By: Dani Kessel

Today is a holiday, sentimental to me, which folks sadly won’t be able to celebrate this year. (Curse you, COVID-19!)  Hexennacht falls on April 30th of every year.  It translates into English as “Witches’ Night.” The eve of May Day symbolizes the banishing of Winter and welcoming of Spring. Witches would traditionally celebrate this renewal of the lifecycle. It is exactly 6 months separate from Halloween, and it is acknowledged as a connected holiday. In Germany, Hexennacht celebrates new life, whereas Halloween is about respect for the dead. Both traditionally involve bonfires and festivities.

I cannot express how much love I hold for Hexennacht. 

Recognized in other parts of Europe as Walpurgis Day, nowadays, Germans partake in Hexennacht by pulling pranks, gathering around bonfires, and playing music. When I lived in Glan-Münchweiler, my friends and I would spend the night making mischief. It was a tradition for adolescents and teens to be carefree and chaotic for that one night. Anything that wasn’t connected to the ground was fair game; so, people hid their flower pots, trashcans, etc earlier in the day. We toilet papered trees, put shaving cream on car windows, hid things around the neighborhood, saran-wrapped our school bus. We all ran around the town for hours. Yes, we were rapscallions. It gave us a chance to bond though. (Also, we always cleaned up the neighborhood the next day or two.)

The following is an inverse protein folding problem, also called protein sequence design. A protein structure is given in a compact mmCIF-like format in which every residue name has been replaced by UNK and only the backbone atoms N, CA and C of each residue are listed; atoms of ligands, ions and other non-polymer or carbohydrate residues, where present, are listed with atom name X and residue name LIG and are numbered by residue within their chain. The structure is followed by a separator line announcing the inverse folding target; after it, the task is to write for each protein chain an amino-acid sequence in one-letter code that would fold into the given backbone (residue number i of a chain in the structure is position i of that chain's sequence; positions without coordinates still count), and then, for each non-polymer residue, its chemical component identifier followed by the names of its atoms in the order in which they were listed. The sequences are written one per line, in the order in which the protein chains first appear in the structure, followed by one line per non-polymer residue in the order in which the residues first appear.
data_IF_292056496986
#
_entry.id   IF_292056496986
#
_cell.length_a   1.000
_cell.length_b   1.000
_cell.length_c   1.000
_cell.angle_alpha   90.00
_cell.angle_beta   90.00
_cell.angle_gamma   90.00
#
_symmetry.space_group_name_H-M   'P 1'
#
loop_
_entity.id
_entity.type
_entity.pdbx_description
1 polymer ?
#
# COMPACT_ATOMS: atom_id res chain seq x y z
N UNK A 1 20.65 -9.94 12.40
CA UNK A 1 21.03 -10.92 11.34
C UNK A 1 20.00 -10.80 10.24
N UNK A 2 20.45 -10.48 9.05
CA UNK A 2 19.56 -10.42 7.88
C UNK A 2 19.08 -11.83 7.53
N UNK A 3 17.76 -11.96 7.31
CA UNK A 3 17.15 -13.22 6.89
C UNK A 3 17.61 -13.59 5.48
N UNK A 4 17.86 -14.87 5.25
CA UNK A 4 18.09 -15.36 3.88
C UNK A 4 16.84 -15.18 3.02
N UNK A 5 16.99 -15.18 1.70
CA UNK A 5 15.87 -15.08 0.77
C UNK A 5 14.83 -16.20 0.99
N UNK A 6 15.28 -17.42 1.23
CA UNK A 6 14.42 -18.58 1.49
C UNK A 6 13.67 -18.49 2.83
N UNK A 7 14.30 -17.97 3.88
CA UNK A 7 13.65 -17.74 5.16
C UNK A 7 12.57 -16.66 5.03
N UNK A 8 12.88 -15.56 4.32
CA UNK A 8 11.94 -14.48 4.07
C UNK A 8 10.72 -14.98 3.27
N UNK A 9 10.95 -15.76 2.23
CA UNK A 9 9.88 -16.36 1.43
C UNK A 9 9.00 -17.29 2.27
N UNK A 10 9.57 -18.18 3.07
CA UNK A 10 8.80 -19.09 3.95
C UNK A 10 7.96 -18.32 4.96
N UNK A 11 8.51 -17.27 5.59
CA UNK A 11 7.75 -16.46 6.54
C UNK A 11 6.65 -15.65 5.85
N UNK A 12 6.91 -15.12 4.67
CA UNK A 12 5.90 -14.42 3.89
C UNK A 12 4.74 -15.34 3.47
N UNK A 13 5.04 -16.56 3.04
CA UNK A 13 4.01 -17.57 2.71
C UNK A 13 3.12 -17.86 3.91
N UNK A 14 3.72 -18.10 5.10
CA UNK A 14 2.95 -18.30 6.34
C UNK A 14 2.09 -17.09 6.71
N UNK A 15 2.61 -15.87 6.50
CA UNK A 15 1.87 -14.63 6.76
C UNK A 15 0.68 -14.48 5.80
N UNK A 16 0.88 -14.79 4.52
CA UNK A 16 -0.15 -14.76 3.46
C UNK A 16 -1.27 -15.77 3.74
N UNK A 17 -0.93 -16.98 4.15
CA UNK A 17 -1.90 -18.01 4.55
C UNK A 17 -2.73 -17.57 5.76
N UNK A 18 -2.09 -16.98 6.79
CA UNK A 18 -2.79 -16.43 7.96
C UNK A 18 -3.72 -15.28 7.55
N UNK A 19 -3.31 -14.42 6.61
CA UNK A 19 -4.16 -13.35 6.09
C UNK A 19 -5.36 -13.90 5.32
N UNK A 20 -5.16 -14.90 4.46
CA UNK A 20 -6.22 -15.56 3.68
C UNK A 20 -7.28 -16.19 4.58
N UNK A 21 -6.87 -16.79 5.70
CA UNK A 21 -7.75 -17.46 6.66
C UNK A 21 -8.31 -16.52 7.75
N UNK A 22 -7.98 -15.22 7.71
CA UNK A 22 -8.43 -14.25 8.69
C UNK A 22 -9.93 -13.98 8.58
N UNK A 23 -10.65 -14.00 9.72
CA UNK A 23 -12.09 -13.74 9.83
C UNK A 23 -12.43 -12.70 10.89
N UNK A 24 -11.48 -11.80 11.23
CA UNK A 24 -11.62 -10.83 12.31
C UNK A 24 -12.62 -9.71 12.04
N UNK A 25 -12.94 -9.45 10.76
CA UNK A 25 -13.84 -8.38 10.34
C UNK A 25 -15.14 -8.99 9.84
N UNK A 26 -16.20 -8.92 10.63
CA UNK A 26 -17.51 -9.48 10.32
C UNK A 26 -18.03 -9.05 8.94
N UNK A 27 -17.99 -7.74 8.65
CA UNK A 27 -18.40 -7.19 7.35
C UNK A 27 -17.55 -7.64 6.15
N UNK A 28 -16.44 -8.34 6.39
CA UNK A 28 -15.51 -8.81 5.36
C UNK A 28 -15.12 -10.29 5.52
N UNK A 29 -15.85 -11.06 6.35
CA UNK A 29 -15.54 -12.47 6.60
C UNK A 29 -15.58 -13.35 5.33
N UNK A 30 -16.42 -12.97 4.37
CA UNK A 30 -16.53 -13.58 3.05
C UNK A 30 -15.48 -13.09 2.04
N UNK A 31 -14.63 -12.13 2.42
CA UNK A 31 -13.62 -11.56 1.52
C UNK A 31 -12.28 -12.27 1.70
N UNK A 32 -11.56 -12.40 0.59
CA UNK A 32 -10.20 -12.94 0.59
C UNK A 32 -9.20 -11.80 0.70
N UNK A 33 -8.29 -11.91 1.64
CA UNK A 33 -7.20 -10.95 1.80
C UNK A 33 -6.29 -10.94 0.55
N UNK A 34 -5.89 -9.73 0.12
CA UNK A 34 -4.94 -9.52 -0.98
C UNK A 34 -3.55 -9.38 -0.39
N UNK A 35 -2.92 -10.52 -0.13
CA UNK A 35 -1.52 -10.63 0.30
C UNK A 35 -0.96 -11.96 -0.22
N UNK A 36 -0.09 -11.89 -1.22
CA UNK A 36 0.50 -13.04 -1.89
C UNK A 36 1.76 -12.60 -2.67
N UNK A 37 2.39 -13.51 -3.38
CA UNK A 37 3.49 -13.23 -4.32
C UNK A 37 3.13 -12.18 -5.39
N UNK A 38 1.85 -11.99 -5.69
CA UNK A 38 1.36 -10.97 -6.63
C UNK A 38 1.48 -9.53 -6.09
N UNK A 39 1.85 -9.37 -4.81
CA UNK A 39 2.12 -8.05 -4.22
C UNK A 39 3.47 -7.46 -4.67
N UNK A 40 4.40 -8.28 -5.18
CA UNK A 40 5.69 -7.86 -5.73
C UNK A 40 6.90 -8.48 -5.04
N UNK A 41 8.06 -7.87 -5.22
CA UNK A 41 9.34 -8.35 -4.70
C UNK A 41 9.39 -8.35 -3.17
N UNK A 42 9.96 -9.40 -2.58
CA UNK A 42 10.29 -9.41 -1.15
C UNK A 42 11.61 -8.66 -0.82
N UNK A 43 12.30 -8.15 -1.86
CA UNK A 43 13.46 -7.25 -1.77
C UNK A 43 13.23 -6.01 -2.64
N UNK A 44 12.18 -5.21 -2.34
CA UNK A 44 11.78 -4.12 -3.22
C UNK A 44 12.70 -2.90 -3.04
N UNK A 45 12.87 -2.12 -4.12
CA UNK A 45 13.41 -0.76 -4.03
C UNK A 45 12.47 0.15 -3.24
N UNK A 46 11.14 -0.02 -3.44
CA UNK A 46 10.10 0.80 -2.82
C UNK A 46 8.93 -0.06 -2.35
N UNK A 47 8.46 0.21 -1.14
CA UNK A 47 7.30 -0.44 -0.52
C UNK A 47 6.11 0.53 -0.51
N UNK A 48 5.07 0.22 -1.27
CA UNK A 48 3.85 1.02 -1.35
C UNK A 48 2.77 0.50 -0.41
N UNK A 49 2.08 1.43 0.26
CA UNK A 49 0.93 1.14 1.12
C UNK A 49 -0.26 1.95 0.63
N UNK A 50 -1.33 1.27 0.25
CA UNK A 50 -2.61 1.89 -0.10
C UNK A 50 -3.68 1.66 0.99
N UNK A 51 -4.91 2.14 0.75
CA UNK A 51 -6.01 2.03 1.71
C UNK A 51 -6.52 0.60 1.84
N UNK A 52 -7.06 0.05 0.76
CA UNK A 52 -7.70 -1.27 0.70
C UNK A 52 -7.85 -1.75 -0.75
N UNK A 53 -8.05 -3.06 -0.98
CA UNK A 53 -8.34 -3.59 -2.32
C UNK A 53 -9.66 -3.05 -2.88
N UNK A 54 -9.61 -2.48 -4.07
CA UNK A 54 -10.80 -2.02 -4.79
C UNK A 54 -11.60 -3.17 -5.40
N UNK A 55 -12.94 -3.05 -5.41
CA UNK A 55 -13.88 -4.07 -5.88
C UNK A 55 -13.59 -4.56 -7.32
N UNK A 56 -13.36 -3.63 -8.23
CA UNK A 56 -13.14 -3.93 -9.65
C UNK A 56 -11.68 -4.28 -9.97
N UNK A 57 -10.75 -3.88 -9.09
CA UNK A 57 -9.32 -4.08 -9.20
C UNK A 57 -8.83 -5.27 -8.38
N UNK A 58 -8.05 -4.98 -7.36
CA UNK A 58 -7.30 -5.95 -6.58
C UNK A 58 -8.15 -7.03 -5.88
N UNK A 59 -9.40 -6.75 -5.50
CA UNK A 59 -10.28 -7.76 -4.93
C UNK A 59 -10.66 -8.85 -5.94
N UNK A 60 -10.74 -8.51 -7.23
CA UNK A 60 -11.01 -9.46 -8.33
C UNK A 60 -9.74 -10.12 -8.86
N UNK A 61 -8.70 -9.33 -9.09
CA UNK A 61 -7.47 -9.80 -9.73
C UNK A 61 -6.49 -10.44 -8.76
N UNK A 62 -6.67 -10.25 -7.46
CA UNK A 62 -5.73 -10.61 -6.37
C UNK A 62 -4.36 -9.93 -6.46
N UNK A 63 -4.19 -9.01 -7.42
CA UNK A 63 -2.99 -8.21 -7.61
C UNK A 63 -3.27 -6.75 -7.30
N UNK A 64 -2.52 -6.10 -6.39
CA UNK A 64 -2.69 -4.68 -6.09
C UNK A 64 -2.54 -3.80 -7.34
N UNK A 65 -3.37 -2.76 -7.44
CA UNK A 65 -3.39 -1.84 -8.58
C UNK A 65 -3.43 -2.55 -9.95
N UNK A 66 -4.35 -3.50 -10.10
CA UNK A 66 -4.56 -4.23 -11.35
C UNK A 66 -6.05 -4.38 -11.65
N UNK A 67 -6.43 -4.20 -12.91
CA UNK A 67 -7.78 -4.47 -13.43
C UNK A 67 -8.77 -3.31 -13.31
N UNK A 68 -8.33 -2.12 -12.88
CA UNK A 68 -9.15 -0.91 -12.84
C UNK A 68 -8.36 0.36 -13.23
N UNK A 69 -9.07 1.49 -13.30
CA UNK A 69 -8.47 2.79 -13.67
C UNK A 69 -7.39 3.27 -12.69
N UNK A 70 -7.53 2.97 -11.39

This may seem silly to people who have never experienced the holiday, but it truly holds meaning to me for its spark of youth. In that single night, it didn’t matter where we came from, what we looked like, or whether we were rich or poor. The German kids and American kids all came together. We all had this comradery. Yes, it may have been expressed in what some see as a destructive way; however, it was special. 

I have fond memories of Hexennacht. It may not make sense to people outside of that culture, but it was a coming-of-age experience that I participated in for 5 years. For a teenager with a tumultuous home life, I cherished those moments. No matter what bad things were happening in my life back then (and, unfortunately, there were quite a few), I got to just be a kid without responsibilities or cares for this one night a year. 

I am saddened for the kids and teens missing out on the tradition this year, especially the older teens who might not get to celebrate next year. Hopefully, they will be able to have a carefree night another time later this year.

All in all though, no matter what, I’ll always hold Hexennacht close to my heart.

. . .

This week’s prompt question: What unusual and special traditions did you partake in during your youth? 

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